New Brunswick

Big bank sees $1B hole opening up in N.B. budget

New Brunswick may be headed for an historic $1.19-billion budget deficit because of the COVID-19 crisis, a country–mile wide of the $92.4 million surplus projected by the province in March, according to a new assessment by the Bank of Nova Scotia.  

Provincial finance officials haven't updated budget estimates, but Bank of Nova Scotia predicts $1.19B deficit

Finance Minister Ernie Steeves holds a copy of his budget that predicted a surplus of more than $92M. The Bank of Nova Scotia is suggesting the pandemic response has turned that into a a deficit of more than $1B. (CBC)

New Brunswick may be headed for an historic $1.19-billion budget deficit because of the COVID-19 crisis, a country–mile wide of the $92.4 million surplus projected by the province in March, according to a new assessment by the Bank of Nova Scotia. 

On Monday, the bank's senior economist, Marc Desormeaux, published an analysis of the impact the pandemic is likely to have on each province's budget. He concluded seven provinces, including New Brunswick, will spill record amounts of red ink this year and blow through all–time–high debt and deficit levels.

"Only Saskatchewan and Nova Scotia are likely to avoid record deficits," wrote Desormeaux. "Those province's plus Newfoundland and Labrador should be the only ones not to carry all time high net debt burdens."

New Brunswick has not issued a fiscal update since Finance Minister Ernie Steeves presented a budget to the legislature in March. 

The province acknowledged the estimates presented in that document have been wrecked by economic damage caused by the COVID-19 virus, but it has not yet offered more realistic numbers in their place.

New Brunswick Premier Blaine Higgs admitted in April that the province was facing a significant deficit due to COVID-19. (Sean Kilpatrick/Canadian Press)

Nearly a month ago, Premier Blaine Higgs announced finances were looking bleak.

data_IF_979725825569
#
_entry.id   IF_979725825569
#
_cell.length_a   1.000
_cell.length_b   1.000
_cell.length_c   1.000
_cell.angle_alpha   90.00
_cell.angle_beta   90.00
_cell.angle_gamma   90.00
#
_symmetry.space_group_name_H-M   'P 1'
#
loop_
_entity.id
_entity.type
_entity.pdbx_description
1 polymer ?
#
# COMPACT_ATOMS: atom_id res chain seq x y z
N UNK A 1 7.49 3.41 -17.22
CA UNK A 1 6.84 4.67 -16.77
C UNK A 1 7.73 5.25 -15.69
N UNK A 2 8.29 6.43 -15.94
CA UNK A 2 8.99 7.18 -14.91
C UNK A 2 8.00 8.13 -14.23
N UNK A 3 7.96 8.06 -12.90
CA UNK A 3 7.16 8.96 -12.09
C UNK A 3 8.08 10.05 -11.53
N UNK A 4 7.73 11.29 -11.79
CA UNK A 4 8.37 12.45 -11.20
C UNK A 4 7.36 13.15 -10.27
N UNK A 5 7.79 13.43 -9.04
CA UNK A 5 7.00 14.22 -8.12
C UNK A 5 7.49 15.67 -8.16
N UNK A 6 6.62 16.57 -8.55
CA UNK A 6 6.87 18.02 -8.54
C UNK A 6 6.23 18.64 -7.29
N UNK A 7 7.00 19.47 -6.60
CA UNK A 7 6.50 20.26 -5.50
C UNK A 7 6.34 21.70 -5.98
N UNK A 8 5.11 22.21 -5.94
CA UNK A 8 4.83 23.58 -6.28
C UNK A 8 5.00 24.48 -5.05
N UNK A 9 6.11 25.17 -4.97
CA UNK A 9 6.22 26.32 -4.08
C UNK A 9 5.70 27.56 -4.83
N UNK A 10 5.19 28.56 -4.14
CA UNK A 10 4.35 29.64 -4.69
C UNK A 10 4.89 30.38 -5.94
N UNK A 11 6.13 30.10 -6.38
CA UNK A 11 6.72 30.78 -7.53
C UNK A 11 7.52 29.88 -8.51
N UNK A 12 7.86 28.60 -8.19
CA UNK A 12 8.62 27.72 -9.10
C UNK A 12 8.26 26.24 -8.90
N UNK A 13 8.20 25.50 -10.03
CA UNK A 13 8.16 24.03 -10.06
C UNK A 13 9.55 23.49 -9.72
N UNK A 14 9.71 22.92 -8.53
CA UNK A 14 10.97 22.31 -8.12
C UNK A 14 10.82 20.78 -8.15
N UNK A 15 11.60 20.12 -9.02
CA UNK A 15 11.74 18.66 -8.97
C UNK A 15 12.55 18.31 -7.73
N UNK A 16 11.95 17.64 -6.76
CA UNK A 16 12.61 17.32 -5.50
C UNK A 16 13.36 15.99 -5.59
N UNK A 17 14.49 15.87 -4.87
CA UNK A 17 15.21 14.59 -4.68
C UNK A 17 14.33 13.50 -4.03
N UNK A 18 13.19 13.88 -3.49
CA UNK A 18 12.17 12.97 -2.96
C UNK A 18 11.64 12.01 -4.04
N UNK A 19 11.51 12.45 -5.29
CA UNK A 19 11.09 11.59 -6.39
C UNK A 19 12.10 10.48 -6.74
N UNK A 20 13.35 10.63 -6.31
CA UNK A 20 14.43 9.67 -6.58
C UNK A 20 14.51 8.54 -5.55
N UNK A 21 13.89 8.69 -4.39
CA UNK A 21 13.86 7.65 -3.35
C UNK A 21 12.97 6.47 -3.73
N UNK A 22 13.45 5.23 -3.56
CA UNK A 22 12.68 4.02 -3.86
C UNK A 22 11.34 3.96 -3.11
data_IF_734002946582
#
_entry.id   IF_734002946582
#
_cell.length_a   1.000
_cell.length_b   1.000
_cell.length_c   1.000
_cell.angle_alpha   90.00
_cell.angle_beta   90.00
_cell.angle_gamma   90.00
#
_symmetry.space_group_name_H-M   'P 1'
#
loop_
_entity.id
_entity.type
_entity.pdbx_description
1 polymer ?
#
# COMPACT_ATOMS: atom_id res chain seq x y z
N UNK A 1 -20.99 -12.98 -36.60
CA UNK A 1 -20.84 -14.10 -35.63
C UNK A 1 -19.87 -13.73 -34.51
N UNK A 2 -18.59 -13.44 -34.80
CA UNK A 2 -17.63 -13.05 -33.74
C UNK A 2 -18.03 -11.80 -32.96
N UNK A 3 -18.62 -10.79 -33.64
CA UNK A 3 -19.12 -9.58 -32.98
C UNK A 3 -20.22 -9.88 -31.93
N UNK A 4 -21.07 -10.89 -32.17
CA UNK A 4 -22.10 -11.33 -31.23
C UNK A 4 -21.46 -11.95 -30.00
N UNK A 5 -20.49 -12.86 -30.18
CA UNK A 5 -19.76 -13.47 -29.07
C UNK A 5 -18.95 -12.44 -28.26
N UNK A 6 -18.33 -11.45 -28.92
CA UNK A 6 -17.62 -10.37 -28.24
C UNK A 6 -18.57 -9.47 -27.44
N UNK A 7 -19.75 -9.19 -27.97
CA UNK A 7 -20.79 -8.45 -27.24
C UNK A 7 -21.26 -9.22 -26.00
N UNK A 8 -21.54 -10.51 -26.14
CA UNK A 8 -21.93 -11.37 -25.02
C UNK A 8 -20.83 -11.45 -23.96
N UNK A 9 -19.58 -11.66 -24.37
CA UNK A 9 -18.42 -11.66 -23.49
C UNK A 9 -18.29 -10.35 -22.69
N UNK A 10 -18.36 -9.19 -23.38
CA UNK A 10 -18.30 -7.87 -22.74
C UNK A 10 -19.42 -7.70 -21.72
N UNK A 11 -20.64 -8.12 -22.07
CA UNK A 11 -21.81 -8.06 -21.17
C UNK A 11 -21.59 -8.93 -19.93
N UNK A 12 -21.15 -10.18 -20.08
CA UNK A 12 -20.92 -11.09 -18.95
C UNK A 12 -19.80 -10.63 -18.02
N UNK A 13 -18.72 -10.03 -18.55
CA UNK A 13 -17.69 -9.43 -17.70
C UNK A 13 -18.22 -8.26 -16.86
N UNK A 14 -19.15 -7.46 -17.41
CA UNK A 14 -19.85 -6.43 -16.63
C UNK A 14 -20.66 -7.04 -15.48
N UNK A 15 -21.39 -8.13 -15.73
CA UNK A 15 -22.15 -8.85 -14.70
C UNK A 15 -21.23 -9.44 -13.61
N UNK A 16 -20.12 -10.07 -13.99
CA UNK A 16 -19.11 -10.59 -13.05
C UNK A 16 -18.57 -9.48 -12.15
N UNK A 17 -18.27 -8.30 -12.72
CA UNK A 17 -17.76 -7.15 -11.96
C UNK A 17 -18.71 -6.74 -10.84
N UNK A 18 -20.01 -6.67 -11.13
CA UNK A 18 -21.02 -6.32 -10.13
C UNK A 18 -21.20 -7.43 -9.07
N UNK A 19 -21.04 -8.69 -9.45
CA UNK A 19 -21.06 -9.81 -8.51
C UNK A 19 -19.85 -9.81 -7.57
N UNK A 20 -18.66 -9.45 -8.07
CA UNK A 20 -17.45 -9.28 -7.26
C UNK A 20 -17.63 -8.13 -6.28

"We are certainly now in very significant deficit territory," he said April 16.   

On Tuesday, Vicky Deschênes, a spokesperson for the Department of Finance, once again would say only there has been a "significant" effect on finances by the pandemic. 

"It will take some time to determine the impact this situation will have on our finances," said Deschênes in an email to CBC News. 

"The Department will provide an economic and fiscal update at an appropriate time."

The provincial government is required to provide a first-quarter update on its budget, including its likely deficit, but not until July. Opposition Leader Kevin Vickers said that is too late and has called for one to be delivered immediately.

Finance Minister Ernie Steeves in the legislature. (CBC)

"We're encouraging the legislature to reopen and one of the first agenda items we see is a financial update so New Brunswickers can see exactly what our situation is and options as to going forward," said Vickers in an interview.

According to the Bank of Nova Scotia, New Brunswick is spending the least amount of any province on supplementing federal economic recovery efforts. Vickers has called for that to change but will not give an amount he believes the province should commit to a recovery.

He said that needs to be debated but not until the province provides reliable information on how difficult its current financial situation has become.

The largest budget deficit ever recorded in the province was $895.7 million, 21 years ago. 

Bernard Lord got a standing ovation from his Progressive Conservative MLAs when he announced a deal had been struck with MRDC to take the tolls off the highway. That led to the biggest deficit in the province's history, but that could be exceeded this year, says an analyst with Bank of Nova Scotia.

Tolls established on the Fredericton to Moncton highway were cancelled by the newly elected Progressive Conservative government of Bernard Lord in 1999, forcing the project's entire cost onto the province's books at once.

More recently the former government of premier Shawn Graham slashed provincial income tax rates in 2009, helping to generate a $695.2 million deficit in 2010.

Desormeaux projected the current deficit will be $500 million higher than that 2010 amount this year. 

Estimates from others have been less pessimistic but have also tended to deteriorate over time. 

Two weeks ago, the Royal Bank of Canada projected New Brunswick would run a $600-million deficit this year, but it later determined the province's economic troubles to be deeper than earlier thought. 

On Monday, RBC lowered its estimate of economic growth in New Brunswick to -5.6 per cent for the year from its April estimate of -4.5 per cent. It has not yet adjusted its deficit projection to match.


Robert Jones


Robert Jones has been a reporter and producer with CBC New Brunswick since 1990. His investigative reports on petroleum pricing in New Brunswick won several regional and national awards and led to the adoption of price regulation in 2006.


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